CFN – Dr. Nat Shah, a prominent family physician, has been given many awards and accolades over the years since he first came to Cornwall in 1960. He has worked tirelessly for our community, at our local hospitals and for many charities. Last year he received the Queen’s Golden Jubilee Medal. I tease him sometimes about when he is going to retire because he is about my age and still going strong with his practice and volunteerism. I don’t want him to retire but I have no idea how he can keep up with his busy schedule…I know I couldn’t do half of what he does.
I first met him in 1982 when he came to Mount Carmel House Treatment Center as our Medical Director and advisor. Resources for medical services were more readily available at the clinic in Apple Hill and I started taking our residents twice a week to the clinic to see him. He treated all our residents with the same tender care and concern he does all his patients. We were so lucky to have him because it didn’t matter how little or big a problem came up, I could call him and he always was there to help and advise.
Bernadette Caron has been his secretary for many years and she too was always ready to help by making sure Dr. Shah received my messages right away. I never had to worry about anything once I had talked with her about a problem any resident was having. Some of the things I always liked about her was that she was so calm and interested in what was happening with our residents as well as genuinely concerned.
Dr. Shah became my personal physician and has been the best doctor anyone could ever have, always making sure I was well looked after regardless of how big or how little the medical problem or how much I tried to minimized it. I am so grateful that he has been there to help me all these years and I know from talking to some of his patients that they feel the same way. He is a very pleasant man and easy to talk with. It is obvious that all his patients are treated with the same caring attention. Also, I am so grateful to Bernadette for always being gracious and patient with me, as she is with all of Dr. Shah’s patients. I appreciate her kindness very much.
This is my favorite picture of Dr. Shah because he looks so relaxed and content playing his Indian banjo. Nice R&R for him.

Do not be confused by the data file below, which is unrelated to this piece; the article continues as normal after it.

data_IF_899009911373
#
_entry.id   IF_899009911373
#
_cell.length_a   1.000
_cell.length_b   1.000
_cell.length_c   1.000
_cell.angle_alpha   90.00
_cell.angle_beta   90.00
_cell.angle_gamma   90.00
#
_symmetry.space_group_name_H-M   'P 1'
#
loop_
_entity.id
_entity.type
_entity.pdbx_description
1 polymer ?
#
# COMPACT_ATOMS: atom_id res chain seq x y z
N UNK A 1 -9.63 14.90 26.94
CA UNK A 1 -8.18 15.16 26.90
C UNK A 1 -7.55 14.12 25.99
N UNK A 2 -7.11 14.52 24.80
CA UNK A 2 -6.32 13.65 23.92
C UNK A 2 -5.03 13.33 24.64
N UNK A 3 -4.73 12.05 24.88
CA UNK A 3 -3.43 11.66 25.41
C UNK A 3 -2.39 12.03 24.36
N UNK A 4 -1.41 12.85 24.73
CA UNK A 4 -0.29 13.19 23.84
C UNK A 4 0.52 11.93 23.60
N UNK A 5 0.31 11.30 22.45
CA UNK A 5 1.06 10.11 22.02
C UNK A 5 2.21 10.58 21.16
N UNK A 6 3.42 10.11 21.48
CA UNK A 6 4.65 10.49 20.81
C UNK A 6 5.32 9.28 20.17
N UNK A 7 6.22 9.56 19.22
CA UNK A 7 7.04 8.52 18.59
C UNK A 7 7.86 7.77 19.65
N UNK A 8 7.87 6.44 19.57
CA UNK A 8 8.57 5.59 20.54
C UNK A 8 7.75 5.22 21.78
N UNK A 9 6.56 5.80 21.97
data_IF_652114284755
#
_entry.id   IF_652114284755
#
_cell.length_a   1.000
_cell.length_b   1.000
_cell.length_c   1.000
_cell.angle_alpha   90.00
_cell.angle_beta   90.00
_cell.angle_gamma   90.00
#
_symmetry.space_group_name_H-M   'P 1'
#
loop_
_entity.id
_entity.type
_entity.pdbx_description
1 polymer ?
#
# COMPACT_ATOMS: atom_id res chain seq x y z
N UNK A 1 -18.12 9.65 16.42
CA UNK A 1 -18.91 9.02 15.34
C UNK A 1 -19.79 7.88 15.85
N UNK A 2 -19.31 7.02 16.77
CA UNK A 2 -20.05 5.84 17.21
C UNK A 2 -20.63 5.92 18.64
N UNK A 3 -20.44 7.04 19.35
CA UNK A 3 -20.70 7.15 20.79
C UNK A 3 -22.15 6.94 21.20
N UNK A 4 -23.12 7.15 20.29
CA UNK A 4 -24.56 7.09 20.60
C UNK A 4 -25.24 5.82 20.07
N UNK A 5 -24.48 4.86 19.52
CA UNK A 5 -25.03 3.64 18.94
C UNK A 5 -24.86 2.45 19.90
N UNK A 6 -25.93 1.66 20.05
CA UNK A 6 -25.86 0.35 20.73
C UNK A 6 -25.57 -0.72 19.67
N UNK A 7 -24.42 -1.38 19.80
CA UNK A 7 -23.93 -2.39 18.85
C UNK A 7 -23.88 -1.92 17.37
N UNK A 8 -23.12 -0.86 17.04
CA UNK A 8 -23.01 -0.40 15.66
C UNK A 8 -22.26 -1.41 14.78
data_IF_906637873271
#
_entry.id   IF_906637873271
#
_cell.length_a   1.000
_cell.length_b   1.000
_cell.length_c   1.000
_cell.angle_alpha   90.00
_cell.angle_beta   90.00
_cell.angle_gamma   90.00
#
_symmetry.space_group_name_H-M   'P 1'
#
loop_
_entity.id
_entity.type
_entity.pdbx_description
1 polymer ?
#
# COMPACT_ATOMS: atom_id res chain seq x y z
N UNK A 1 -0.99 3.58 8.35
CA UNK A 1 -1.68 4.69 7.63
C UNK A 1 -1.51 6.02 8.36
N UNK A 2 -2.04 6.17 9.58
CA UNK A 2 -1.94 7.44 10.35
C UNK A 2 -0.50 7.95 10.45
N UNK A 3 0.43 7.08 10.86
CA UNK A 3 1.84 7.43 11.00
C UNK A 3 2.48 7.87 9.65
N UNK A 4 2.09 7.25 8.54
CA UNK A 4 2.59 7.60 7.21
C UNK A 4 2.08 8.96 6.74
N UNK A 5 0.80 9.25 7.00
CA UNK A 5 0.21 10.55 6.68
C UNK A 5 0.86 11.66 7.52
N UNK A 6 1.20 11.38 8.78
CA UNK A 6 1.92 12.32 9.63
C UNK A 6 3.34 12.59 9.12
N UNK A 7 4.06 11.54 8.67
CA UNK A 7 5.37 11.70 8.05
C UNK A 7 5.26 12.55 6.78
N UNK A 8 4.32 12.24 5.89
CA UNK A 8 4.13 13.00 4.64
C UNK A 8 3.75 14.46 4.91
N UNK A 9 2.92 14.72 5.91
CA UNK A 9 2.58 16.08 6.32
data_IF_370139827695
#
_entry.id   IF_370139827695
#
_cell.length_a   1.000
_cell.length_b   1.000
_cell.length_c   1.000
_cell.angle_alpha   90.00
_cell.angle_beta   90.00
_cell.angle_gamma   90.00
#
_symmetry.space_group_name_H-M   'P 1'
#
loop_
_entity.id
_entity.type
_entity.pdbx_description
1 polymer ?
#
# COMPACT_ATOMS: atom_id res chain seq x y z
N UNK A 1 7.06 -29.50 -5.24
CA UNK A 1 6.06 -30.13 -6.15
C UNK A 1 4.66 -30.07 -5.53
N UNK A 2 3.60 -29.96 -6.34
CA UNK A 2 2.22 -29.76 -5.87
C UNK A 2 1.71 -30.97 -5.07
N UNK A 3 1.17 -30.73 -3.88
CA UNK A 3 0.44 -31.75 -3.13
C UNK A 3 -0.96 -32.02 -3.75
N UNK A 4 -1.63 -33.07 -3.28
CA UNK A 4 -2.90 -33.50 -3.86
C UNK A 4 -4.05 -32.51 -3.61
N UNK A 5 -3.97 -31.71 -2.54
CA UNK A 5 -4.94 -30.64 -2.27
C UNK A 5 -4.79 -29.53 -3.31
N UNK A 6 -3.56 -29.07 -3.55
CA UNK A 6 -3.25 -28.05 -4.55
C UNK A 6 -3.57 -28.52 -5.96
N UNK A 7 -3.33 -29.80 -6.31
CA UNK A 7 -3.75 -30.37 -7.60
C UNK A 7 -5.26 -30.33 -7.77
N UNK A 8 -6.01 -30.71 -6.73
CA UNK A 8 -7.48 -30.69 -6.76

He apparently found one of these instruments in the garbage of a neighbor when he was five years old in India and took it home and started playing. It looks like it was love at first sight. I thought it was interesting that he might have been a music conductor instead of a physician because I had the same inking when I was young but women weren’t into that at the time. It is wonderful that he enjoys music which helps him keep a balance from his hectic lifestyle.
Kudos Dr. shah for being there for all your patients and contributing so much to the community.
The Glen Stor Dun Lodge Foundation mission statement says that the foundation exists to raise money to support programs which meet the needs of the residents providing independence, choice, privacy and dignity at each stage of their life at the Lodge. It also, besides, fund raising, recruits volunteers who are committed to supporting the programs set out by the foundation.
This Tree of Hope can be seen on the wall in the entrance of the lodge. It has been added to provide recognition to thank their donors without whose support the foundation could not assist the residents at the Lodge. On another wall is the Tree in mosaic form, the leaves are tiny metal tiles and there are little pebbles and rocks framing the base. Donors names and In Memoriam names are inscribed on the tiles. It is lovely and very meaningful.
To help support the foundation you can have your name on a leaf, purchase a leaf, pebble or rock or just make a donation. Please call the foundation at 613-933-3384, ext. 223 for more information or e-mail at email@example.com
One thing I like about the Lodge is that they have a beautiful chapel. The door has always been open regardless of what time of day or evening I have been there. I like to go in and just sit there for awhile and drink in all that spirituality I feel there. It is very peaceful, like a mini retreat for some minutes away from everything. I spoke with a resident about it and she said that she is so grateful the chapel is there. She likes to go in and sit and be quiet and when she comes out she feels more centered and calm. This and other programs offered tells me that the Lodge looks after the whole person: mind, body and spirit. Kudos for caring so much for our loved ones.
Here is a nice way to say grace:
(photo & link: FACEBOOK)
Have a good week, Dawn